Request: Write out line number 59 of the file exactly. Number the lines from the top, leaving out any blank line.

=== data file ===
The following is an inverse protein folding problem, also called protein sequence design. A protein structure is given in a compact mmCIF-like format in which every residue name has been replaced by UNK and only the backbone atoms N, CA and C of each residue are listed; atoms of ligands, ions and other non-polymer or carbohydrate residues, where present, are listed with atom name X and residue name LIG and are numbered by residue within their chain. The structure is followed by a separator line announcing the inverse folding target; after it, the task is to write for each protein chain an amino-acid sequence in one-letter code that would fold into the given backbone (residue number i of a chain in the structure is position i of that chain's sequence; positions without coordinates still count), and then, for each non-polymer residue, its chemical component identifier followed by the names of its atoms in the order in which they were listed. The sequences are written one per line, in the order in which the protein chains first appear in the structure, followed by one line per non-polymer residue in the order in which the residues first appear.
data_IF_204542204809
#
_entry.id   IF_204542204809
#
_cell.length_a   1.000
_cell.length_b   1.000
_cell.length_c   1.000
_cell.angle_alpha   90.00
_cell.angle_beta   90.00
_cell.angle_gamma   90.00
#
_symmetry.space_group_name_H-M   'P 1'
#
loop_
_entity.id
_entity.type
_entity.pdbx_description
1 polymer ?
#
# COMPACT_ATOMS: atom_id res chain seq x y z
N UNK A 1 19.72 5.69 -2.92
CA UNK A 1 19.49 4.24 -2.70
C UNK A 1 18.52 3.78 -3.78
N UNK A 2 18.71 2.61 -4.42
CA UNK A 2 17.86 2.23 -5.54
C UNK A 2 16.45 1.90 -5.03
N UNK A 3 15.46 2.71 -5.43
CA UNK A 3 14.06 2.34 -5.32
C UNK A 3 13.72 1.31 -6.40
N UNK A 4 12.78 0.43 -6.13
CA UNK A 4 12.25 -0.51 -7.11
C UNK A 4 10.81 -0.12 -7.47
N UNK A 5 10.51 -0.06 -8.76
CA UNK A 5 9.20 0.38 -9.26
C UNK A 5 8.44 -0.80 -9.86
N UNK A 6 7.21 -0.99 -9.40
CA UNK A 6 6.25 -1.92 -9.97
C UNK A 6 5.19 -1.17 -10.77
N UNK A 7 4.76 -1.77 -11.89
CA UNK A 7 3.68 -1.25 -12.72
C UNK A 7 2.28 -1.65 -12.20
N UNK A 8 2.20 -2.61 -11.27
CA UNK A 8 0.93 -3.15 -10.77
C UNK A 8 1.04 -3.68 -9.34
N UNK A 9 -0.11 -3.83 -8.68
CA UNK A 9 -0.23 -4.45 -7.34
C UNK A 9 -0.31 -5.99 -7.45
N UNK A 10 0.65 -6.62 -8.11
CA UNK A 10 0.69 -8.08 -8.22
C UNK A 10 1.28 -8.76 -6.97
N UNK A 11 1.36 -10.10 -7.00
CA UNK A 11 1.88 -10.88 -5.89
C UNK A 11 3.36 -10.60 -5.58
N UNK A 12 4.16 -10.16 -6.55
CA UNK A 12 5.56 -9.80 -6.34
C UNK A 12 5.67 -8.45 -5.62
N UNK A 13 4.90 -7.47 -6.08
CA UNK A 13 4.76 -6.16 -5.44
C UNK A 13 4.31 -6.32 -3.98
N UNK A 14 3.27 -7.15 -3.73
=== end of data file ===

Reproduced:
CA UNK A 13 4.76 -6.16 -5.44